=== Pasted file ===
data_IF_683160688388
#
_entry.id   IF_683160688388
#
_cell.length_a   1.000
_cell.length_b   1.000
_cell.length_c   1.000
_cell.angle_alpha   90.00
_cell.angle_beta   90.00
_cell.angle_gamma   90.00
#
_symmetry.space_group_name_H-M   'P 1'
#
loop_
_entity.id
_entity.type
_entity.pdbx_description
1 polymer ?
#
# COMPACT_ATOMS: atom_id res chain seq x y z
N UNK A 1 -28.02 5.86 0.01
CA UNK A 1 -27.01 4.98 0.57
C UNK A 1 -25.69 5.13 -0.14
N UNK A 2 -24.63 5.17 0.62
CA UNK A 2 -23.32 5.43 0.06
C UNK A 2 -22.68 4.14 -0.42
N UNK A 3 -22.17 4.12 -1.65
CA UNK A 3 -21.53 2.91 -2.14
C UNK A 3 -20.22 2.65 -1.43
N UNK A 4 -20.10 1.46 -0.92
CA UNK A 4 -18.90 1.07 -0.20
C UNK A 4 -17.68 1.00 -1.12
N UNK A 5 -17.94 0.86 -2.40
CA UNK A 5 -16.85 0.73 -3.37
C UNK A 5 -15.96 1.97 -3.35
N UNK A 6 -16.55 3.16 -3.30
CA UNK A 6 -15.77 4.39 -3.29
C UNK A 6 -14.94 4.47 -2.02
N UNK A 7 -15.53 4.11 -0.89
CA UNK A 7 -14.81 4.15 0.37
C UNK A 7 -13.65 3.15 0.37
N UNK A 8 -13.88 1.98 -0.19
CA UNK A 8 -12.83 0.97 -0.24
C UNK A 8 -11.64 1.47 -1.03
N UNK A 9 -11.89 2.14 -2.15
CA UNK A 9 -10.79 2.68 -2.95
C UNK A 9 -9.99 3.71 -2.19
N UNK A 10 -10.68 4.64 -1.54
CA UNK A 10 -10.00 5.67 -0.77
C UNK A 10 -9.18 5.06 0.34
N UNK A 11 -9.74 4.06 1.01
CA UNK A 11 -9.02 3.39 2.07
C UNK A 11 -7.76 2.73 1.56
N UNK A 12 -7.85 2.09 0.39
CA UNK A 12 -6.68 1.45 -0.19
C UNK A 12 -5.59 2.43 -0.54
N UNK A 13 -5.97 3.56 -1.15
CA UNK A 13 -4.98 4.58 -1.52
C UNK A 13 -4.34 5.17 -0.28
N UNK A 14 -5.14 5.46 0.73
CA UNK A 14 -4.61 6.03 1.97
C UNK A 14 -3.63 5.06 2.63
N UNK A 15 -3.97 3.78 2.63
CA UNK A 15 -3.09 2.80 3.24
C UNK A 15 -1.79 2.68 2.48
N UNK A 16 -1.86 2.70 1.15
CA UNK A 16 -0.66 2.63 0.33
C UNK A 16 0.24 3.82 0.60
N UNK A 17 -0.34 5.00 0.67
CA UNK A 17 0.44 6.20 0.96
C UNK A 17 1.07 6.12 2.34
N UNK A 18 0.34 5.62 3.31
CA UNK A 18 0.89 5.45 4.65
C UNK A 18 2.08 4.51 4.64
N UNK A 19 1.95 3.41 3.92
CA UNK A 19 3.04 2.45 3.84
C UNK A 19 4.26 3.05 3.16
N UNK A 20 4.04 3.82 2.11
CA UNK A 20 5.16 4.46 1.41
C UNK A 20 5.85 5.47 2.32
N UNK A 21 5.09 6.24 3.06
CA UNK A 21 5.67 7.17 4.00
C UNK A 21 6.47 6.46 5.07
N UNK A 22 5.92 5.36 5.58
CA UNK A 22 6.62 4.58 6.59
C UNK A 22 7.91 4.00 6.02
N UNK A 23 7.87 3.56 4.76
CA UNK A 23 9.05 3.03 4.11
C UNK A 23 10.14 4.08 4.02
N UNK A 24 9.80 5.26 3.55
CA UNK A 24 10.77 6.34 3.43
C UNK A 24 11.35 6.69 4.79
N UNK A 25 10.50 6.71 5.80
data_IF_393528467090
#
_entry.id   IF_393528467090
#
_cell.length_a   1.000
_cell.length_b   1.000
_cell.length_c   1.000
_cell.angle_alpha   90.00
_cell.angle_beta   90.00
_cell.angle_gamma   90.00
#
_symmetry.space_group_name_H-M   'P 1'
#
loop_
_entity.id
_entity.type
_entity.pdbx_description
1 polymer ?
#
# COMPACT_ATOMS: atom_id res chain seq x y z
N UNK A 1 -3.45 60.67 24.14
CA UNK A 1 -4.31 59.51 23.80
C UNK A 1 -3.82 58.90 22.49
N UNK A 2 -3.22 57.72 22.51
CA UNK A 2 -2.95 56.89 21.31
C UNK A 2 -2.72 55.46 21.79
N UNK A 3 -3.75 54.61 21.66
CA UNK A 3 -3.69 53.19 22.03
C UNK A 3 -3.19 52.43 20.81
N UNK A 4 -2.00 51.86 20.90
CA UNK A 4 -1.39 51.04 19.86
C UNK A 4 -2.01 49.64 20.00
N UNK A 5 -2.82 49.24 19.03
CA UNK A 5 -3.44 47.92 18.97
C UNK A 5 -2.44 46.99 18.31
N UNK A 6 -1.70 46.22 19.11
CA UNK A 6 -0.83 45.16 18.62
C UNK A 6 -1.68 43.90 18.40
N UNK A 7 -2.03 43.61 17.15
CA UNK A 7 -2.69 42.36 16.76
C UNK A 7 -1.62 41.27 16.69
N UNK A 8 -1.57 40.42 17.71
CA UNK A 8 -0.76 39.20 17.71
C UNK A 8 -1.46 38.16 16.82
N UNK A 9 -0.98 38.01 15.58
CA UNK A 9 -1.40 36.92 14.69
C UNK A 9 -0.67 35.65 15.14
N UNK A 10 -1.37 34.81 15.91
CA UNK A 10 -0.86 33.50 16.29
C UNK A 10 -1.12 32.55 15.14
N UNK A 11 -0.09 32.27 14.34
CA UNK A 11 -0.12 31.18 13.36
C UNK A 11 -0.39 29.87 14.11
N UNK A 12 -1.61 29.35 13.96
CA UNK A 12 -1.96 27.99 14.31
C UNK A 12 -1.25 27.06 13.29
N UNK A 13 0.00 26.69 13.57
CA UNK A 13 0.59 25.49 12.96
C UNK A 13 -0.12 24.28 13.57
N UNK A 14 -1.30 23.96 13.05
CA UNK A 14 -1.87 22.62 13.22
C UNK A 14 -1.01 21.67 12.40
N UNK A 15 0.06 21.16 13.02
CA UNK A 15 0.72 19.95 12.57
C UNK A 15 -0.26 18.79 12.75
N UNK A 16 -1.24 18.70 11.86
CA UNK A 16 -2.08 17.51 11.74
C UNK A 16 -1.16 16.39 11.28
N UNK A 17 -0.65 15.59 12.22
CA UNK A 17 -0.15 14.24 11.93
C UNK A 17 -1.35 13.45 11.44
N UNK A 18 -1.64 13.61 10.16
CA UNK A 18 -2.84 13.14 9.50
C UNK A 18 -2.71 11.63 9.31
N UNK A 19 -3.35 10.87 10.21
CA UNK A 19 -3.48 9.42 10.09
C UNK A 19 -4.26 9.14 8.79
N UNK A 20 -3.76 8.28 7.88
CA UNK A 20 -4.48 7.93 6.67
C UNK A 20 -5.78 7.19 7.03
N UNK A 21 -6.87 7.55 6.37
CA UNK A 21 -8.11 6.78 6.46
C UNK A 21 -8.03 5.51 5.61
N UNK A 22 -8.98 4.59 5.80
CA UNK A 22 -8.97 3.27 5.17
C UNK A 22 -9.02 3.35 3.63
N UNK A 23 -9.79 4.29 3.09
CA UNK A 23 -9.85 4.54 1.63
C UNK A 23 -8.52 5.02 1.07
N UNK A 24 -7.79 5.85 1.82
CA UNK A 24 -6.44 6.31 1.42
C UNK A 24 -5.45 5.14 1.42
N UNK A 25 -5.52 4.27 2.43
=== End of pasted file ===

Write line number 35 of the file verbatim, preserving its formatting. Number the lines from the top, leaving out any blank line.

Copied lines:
C UNK A 5 -15.96 1.97 -3.35